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While waiting for the bike trails in Grand Junction to dry out, we took off on a ski trip.  Because we were skiing in several of our favorite bike destinations, this trip gave us a great chance to start planning future bike trips.

Normally when we bike in Crested Butte in late July, we camp.  Camping is cheap and usually awesome, but Crested Butte is plagued by afternoon thunderstorms in the summer, and during almost every trip we end up with a soaking wet campsite at some point.  On our recent winter trip, we obviously weren’t going to camp, and staying in Gunnison made sense because we were planning to ski at Crested Butte one day, spend a second night in Gunnison, and then leave and head to Monarch Mountain on Sunday.

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We chose the Western Motel because it was inexpensive, clean, and we’d had friends who stayed there.  For the most part, this was a great little find.  It was right in town, close to restaurants, and quiet.  I’ll say this, though: take a small fan with you in the summer, and one of those tiny keep-at-your-desk fan/heaters for winter.  The heater/ac there sounds like a jet plane when it comes on… which it does about every 20 minutes. Thankfully, our own heater/fan kept us warm all night, and we didn’t have to listen to that monstrosity.

That one small issue aside, it was good to check out this and other motels in the area, just in case we ever need them for summer bike lodging. Obviously, if you were doing all your biking in Crested Butte, staying in Gunnison wouldn’t make much sense, but if you planned to bike in CB and also ride at Hartman Rocks, Gunnison might be a good stop for you.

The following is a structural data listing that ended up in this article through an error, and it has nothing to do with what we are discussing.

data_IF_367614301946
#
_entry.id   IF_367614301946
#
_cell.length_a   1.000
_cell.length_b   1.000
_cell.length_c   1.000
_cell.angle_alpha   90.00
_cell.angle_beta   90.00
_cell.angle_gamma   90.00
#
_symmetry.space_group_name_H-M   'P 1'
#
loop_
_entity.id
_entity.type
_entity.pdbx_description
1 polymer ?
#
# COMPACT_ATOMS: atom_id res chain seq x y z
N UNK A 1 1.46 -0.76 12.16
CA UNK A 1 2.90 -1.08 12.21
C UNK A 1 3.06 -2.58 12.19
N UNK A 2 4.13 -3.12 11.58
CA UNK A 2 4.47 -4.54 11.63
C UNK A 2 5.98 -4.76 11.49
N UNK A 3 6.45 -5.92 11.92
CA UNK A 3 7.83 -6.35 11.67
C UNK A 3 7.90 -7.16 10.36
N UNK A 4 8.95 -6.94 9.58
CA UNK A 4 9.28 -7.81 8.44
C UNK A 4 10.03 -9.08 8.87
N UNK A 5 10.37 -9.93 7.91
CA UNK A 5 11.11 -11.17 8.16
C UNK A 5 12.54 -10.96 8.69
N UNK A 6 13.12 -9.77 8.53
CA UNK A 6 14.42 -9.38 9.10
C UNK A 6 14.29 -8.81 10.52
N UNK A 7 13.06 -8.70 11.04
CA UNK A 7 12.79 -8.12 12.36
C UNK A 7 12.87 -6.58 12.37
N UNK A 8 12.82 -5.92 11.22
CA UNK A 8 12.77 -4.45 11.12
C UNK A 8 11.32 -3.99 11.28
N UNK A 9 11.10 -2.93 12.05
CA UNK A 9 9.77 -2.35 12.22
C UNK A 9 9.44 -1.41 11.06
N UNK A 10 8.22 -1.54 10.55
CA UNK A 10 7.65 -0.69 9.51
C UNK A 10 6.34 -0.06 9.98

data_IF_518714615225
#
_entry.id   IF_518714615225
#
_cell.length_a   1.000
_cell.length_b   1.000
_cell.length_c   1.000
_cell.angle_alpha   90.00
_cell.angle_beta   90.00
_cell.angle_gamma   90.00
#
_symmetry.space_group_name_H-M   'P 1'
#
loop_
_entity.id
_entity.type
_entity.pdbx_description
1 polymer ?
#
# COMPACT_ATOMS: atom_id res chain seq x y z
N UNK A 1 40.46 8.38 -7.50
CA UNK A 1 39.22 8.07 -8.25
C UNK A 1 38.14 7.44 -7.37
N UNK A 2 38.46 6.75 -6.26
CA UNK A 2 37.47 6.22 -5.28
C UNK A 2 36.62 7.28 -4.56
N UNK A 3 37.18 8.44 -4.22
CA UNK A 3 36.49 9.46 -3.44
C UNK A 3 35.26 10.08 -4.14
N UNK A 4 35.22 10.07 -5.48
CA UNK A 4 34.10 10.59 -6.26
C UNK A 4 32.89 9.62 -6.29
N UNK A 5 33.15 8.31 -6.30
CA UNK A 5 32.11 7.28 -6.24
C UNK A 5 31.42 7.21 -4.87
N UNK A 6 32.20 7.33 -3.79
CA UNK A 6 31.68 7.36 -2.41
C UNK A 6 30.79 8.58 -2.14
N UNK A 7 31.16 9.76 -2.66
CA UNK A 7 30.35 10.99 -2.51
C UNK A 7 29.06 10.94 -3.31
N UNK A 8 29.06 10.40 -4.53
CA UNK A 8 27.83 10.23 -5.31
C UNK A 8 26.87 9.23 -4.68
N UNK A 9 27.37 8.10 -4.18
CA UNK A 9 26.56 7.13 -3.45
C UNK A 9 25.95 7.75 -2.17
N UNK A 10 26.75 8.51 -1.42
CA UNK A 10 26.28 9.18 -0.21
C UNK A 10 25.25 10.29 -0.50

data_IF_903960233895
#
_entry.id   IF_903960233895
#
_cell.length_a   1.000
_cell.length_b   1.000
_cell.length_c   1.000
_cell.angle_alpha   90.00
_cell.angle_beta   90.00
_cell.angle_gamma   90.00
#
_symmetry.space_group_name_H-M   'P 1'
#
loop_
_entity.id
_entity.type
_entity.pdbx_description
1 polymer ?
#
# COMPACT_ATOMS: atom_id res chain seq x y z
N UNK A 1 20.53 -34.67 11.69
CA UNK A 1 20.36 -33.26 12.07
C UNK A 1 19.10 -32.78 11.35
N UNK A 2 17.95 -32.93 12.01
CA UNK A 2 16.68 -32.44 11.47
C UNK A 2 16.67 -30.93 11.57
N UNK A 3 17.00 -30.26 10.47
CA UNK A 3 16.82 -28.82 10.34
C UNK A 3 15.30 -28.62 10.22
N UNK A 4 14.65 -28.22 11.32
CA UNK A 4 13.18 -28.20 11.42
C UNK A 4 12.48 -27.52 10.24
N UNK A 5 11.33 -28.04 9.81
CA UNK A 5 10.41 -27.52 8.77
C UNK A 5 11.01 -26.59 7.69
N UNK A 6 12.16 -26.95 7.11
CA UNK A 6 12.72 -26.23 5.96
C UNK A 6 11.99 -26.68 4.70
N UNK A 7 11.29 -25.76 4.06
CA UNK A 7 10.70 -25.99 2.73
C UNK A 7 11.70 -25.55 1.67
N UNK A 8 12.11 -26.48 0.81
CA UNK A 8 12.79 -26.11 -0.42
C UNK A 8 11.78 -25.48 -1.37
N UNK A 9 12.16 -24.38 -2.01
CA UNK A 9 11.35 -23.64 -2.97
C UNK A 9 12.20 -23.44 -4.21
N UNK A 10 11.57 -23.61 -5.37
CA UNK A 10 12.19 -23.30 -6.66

On occasion while camping on the Taylor River road, we’ve decided to go out to dinner instead of cooking in camp. (This often coincides with those thunderstorms I mentioned…) We’ve never really known any great places to eat in Gunnison, though.  Our ski trip gave us a chance to check out some new places, and boy did we luck out!  The first night we found an awesome little dive called Anejos.  This Mexican joint is fabulous! The salsa was fresh, the margaritas reasonably priced ($4.50 for a medium) and the food was excellent. I judge most Mexican restaurants by their mole, and Anejo’s was sweet, spicy, and delicious.

The next night we, of course, had to find some pizza.  I did some research on Yelp and Trip Advisor and came up with Pie-Zan’s.  The worst anyone said about it was that it wasn’t really “New York Style” pizza as the place claimed.  Whatever it was, it was great! The restaurant itself isn’t much to look at, but the pizza was hot and tasty and the beer was cold.

So far this trip had provided us with a wealth of great info for future bike trips to the area! Oh, so what about the skiing at Crested Butte?  Well, that just reinforced our belief that Crested Butte is a great summer destination.  The biking there is way better than the skiing; most people must agree with us, because we were able to easily find a parking space on Main Street and empty bar stools at The Brick Oven.

Teocalli Ridge is barely visible in the distance from Crested Butte ski resort.

Of course, staying in Gunnison in the summer puts you right on track to head to Poncha Springs or Salida for a shuttle ride to the top of the Monarch Crest Trail.  Honestly, I’d never been on this portion of Hwy 50, driving from Gunnison over to Frisco, and getting a chance to see not only where the Monarch Crest Trail goes, but also several fourteeners, was pretty cool.

After you ride the Monarch Crest, you might as well hang out in Salida for a few days.  After all, according to Greg, there are plenty of trails and bike shops to keep you entertained!

Skiing at Monarch Mountain is awesome! Photo: mtbgreg1.

Oh, and you just never know what you might see driving down the highway.